Protecting our physical and psychological health is part of prepping. We want to be as healthy as possible going into a disaster.

      I found a wiki explanation of compassion fatigue and here is the link for anyone who might like more info:


      • 3


        Good morning Ubique,

        It’s good that you posted the above Wike link on compassion fatigue. Am hoping forum participants will go through this stuff.

        At the initial like I posted above on psychological first aid, did you notice that at “Working With Survivors With Disabilities”, at second dot: “… address the person directly rather than the caretaker …”. This sometimes depends.

        Above is SAMHSA link. Surfing around their website gets to their “Store” where there’s the list of publications.

      • 6

        Good afternoon Bob,

        Glad it could help. I hope preppers here read through this info also. Now is the time to do it before a disaster or crisis.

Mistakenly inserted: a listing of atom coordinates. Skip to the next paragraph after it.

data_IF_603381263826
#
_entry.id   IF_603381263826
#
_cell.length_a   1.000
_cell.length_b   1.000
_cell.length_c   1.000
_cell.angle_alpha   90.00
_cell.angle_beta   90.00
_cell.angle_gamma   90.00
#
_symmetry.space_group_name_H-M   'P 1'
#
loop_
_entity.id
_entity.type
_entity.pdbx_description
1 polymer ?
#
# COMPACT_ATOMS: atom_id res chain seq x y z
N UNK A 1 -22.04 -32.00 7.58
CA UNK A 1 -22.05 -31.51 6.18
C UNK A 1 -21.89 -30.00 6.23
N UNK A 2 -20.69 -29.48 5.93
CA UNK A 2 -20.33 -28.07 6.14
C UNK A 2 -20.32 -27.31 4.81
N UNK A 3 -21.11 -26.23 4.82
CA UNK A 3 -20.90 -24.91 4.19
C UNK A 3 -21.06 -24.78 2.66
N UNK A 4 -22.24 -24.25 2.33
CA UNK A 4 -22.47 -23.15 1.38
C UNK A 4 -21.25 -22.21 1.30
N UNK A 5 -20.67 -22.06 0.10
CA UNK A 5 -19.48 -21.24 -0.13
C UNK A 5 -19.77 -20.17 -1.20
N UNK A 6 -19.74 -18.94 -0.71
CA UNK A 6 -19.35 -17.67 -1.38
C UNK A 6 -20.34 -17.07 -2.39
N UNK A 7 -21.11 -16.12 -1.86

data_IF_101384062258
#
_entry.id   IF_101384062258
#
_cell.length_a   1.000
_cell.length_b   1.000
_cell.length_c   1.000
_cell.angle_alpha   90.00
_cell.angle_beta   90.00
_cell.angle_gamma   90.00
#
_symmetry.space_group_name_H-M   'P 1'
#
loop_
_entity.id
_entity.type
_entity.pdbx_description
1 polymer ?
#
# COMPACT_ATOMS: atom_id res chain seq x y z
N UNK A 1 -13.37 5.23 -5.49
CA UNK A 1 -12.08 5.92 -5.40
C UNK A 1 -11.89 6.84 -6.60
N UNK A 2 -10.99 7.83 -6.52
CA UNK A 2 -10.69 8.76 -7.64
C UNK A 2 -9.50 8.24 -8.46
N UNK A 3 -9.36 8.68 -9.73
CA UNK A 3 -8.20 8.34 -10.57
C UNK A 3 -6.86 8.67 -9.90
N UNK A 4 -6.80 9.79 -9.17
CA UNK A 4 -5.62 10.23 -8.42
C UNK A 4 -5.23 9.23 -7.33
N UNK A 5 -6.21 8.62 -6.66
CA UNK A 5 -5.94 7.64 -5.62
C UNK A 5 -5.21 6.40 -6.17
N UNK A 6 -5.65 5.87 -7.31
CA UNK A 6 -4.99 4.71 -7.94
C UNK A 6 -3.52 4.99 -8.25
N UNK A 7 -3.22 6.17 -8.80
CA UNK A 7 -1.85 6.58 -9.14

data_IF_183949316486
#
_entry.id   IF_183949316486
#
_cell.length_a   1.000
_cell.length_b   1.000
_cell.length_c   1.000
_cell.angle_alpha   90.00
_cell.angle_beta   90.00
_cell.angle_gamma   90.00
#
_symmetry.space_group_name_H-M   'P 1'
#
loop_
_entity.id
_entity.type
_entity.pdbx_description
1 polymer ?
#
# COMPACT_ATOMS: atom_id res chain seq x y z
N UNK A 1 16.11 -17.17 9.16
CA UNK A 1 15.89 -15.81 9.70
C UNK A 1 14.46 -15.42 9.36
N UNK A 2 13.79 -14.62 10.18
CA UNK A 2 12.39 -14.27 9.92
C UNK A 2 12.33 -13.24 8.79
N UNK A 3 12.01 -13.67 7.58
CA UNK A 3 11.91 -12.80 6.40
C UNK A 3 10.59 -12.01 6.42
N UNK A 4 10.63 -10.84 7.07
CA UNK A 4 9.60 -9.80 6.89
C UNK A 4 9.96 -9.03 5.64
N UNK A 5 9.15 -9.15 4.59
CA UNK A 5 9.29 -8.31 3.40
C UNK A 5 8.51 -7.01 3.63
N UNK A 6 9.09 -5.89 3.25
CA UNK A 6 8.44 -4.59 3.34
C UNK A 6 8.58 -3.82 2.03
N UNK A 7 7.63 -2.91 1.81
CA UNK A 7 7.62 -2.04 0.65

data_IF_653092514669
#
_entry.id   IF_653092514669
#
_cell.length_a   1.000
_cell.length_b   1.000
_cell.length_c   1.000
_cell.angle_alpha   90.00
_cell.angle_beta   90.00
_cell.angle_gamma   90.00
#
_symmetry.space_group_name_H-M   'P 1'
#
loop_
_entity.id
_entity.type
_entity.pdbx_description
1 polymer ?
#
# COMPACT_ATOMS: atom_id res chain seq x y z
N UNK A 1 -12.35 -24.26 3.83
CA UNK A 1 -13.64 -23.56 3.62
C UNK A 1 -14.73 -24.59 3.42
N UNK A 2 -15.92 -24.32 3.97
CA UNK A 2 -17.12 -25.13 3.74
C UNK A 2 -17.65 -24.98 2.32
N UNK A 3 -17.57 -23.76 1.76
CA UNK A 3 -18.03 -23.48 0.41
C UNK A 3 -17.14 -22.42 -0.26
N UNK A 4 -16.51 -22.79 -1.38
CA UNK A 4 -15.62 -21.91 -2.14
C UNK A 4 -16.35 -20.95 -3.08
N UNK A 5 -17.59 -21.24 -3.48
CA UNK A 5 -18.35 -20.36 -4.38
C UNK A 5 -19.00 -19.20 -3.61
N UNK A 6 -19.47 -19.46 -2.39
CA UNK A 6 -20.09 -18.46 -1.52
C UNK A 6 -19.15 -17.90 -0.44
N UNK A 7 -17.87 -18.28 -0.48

I wonder if some people are not comfortable discussing these issues openly? If so, that’s okay. They can still read about it.

        Yes, I did notice that phrase “address the person directly rather than the caretaker…” and I agree that sometimes depends. Sometimes caregivers have to advocate for themselves.

        The doctors here ignored how much “I was taking for the team” while caregiving until I sat the family doctor and his psychiatrist down and told them point blank: “I have high blood pressure and an assortment of my own health issues, I cared for my Mom, my Aunt and husband all at once while I was sick myself.”

        “Now Mom and Aunt have passed and I am left to care for him. Despite his episodic rages and your inability to diagnose him until after he passes, I am still his friend. If I, who am not a psych nurse, wasn’t here to run the gauntlet with husband’s rages and help manage them, all of you involved in his care would just throw him into a psych ward and sedate him.”